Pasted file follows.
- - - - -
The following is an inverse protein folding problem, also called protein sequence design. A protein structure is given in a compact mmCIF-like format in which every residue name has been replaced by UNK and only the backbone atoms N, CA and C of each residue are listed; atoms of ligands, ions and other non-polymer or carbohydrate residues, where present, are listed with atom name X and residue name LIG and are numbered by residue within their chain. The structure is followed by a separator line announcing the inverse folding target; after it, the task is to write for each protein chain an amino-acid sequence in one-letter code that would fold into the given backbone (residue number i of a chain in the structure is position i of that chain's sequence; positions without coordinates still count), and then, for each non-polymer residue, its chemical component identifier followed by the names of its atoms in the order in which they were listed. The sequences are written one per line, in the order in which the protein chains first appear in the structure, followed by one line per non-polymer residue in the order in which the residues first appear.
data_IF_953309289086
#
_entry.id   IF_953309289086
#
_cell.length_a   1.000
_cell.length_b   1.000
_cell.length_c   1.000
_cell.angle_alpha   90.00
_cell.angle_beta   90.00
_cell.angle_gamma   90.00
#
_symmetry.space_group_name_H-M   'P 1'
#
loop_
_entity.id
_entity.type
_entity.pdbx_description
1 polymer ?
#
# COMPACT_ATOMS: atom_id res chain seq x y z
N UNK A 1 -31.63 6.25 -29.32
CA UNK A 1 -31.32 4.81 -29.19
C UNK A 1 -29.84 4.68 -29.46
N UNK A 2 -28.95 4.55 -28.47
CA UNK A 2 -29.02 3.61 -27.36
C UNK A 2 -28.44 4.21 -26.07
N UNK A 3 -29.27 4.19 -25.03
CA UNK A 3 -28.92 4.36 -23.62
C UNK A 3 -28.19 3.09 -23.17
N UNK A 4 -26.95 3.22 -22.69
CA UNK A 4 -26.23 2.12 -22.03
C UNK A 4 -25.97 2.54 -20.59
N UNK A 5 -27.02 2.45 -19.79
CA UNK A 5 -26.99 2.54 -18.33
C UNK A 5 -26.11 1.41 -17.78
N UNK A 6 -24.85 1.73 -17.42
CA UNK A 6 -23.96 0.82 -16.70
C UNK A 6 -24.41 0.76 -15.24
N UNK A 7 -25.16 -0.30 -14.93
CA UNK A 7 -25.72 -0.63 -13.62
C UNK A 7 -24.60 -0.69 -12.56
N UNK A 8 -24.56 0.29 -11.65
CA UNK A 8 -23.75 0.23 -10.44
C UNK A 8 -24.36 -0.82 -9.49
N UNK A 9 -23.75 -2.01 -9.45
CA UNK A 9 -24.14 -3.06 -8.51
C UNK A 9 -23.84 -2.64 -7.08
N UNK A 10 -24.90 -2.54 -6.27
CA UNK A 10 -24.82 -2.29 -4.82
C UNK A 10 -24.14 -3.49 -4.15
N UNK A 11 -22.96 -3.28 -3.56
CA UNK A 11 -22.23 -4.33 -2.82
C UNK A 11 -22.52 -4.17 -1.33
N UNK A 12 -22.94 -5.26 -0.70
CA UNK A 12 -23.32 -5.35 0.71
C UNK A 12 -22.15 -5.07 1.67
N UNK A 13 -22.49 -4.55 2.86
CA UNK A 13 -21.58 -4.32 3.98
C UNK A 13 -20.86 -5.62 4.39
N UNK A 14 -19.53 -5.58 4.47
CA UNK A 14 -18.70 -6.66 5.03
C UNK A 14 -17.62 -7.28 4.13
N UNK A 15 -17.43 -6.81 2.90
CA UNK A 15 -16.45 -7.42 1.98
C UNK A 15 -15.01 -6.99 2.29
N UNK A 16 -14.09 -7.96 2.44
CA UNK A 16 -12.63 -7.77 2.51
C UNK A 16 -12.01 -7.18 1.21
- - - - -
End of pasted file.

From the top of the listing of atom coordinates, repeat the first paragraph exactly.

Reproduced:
The following is an inverse protein folding problem, also called protein sequence design. A protein structure is given in a compact mmCIF-like format in which every residue name has been replaced by UNK and only the backbone atoms N, CA and C of each residue are listed; atoms of ligands, ions and other non-polymer or carbohydrate residues, where present, are listed with atom name X and residue name LIG and are numbered by residue within their chain. The structure is followed by a separator line announcing the inverse folding target; after it, the task is to write for each protein chain an amino-acid sequence in one-letter code that would fold into the given backbone (residue number i of a chain in the structure is position i of that chain's sequence; positions without coordinates still count), and then, for each non-polymer residue, its chemical component identifier followed by the names of its atoms in the order in which they were listed. The sequences are written one per line, in the order in which the protein chains first appear in the structure, followed by one line per non-polymer residue in the order in which the residues first appear.